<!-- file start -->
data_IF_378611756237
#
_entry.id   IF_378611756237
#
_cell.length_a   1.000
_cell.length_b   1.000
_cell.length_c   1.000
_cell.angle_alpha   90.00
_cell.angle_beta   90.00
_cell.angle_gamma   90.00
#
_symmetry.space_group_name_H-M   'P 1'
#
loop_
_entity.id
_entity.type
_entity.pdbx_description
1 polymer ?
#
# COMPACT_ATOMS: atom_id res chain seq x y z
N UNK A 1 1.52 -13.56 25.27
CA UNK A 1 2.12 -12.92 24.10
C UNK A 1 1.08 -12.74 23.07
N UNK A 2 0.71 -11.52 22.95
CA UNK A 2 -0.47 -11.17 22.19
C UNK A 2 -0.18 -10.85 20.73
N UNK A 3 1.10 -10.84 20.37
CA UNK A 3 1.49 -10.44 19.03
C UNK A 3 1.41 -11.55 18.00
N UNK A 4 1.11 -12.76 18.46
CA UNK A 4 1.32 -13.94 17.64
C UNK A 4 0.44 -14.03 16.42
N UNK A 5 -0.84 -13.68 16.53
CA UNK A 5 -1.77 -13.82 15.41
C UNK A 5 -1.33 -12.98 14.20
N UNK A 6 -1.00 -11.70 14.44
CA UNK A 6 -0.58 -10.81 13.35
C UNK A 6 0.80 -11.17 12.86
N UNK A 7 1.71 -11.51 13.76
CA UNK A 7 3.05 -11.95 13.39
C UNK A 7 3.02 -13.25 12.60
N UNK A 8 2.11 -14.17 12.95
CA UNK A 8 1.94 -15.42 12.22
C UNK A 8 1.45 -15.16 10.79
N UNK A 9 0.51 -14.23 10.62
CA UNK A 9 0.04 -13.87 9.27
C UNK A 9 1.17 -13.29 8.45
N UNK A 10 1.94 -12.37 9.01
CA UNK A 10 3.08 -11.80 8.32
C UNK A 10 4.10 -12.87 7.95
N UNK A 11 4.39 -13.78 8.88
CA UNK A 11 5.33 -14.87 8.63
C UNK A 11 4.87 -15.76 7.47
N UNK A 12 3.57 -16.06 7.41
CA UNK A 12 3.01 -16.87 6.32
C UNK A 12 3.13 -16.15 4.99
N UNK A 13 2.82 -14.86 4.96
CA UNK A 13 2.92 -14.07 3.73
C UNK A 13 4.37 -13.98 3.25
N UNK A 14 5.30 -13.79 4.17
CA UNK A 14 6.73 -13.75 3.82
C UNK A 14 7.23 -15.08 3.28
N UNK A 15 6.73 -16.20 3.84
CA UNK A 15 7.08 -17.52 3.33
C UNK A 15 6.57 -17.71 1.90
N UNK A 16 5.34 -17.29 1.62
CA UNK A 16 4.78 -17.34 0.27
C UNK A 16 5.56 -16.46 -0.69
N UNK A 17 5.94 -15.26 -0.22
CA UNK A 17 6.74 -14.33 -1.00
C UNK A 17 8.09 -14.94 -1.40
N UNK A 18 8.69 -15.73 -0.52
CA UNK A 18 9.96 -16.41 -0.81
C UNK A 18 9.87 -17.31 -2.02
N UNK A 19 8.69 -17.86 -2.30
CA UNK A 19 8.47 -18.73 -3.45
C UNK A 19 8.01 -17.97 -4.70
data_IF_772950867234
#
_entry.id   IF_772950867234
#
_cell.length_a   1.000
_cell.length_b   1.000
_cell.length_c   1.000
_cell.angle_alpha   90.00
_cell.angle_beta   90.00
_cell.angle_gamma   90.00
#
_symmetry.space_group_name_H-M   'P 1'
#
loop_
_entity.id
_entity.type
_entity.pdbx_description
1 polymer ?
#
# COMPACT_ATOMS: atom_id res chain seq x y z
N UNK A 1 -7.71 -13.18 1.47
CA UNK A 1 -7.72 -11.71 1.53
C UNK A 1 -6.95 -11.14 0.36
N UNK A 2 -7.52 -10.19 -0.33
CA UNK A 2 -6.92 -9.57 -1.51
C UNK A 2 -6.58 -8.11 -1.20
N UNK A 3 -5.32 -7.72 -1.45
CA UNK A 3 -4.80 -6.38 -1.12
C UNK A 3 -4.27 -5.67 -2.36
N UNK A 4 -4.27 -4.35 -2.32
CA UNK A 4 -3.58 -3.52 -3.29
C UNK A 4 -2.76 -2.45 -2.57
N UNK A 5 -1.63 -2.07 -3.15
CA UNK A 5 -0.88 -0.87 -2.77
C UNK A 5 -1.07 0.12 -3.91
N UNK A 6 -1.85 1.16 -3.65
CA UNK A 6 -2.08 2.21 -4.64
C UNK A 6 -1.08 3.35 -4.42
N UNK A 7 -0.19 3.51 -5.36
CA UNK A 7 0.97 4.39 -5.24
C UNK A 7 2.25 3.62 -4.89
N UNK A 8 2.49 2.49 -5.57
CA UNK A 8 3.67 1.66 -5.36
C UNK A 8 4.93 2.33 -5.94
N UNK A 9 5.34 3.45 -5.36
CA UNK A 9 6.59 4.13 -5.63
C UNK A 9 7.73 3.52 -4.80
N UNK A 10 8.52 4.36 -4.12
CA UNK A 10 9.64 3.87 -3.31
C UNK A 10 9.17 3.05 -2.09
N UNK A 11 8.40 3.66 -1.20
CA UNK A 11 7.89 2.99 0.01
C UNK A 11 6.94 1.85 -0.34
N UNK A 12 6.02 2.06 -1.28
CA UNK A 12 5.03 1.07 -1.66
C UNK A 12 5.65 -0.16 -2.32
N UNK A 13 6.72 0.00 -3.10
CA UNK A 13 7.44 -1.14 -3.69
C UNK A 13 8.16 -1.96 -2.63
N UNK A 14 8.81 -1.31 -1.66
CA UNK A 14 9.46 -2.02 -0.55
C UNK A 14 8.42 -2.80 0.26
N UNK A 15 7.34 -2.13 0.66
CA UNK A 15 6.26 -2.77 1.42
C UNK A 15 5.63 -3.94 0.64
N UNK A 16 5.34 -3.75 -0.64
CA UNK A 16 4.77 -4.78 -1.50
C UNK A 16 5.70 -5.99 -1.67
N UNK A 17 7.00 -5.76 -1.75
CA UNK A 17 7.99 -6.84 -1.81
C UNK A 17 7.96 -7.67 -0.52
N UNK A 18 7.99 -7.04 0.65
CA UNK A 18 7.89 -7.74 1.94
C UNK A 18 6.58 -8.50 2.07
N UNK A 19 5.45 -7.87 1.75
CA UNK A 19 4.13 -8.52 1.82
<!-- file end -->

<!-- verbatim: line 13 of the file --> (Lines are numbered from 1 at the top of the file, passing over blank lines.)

#